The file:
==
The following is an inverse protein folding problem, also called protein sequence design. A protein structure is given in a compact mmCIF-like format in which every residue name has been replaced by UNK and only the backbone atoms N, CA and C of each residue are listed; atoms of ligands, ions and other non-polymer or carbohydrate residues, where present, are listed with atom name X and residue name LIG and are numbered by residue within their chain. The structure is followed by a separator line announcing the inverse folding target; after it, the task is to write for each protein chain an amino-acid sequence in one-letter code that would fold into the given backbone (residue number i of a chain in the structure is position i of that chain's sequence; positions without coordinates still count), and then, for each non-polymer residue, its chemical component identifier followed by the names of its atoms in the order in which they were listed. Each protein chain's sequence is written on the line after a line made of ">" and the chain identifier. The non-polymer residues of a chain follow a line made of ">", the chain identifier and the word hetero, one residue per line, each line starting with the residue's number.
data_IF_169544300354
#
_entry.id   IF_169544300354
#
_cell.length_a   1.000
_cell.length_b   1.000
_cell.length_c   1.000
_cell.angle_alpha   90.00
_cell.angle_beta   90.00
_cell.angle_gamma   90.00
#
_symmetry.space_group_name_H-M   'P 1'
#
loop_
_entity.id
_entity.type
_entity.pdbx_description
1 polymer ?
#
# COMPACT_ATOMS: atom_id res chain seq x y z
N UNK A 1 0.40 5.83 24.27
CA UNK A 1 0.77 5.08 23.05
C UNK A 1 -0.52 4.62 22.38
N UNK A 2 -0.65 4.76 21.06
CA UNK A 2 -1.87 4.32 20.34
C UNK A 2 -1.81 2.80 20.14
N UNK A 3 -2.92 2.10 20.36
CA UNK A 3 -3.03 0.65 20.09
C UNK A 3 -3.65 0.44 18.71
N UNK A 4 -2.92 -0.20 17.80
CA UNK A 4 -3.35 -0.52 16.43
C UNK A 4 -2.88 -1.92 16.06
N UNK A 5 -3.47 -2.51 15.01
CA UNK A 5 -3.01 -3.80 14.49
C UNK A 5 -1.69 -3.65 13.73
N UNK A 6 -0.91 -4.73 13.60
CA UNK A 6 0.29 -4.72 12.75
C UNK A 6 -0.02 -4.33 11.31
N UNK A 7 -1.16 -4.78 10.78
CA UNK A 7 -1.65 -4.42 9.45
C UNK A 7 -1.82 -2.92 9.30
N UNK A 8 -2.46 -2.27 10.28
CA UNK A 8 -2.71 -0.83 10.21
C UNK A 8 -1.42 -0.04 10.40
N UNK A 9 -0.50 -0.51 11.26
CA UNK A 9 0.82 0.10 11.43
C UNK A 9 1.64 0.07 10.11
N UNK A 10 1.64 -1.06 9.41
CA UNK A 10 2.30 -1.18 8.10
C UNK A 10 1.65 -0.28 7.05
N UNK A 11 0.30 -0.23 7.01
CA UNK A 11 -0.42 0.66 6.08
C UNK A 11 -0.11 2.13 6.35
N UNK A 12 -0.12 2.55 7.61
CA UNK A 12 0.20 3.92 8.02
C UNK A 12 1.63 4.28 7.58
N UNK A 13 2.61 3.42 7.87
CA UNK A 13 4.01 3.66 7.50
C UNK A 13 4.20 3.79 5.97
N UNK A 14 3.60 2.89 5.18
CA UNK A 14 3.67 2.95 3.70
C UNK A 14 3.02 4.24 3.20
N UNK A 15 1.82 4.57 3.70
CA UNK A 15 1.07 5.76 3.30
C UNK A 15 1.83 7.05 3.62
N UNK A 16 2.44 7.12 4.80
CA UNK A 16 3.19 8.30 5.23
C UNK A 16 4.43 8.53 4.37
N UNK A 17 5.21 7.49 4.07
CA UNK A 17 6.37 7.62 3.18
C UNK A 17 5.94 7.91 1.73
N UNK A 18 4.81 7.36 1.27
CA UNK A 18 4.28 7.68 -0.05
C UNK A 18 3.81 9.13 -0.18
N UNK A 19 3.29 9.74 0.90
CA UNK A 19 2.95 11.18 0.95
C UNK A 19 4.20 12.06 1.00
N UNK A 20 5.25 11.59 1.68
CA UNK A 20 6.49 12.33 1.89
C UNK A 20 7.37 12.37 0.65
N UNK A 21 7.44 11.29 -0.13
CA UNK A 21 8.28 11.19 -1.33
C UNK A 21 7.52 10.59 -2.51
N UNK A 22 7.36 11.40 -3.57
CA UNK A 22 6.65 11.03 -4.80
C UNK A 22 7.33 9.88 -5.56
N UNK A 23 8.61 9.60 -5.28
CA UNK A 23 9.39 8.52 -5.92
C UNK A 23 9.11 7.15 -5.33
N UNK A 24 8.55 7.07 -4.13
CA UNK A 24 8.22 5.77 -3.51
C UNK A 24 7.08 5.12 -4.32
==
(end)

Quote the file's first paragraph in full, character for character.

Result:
The following is an inverse protein folding problem, also called protein sequence design. A protein structure is given in a compact mmCIF-like format in which every residue name has been replaced by UNK and only the backbone atoms N, CA and C of each residue are listed; atoms of ligands, ions and other non-polymer or carbohydrate residues, where present, are listed with atom name X and residue name LIG and are numbered by residue within their chain. The structure is followed by a separator line announcing the inverse folding target; after it, the task is to write for each protein chain an amino-acid sequence in one-letter code that would fold into the given backbone (residue number i of a chain in the structure is position i of that chain's sequence; positions without coordinates still count), and then, for each non-polymer residue, its chemical component identifier followed by the names of its atoms in the order in which they were listed. Each protein chain's sequence is written on the line after a line made of ">" and the chain identifier. The non-polymer residues of a chain follow a line made of ">", the chain identifier and the word hetero, one residue per line, each line starting with the residue's number.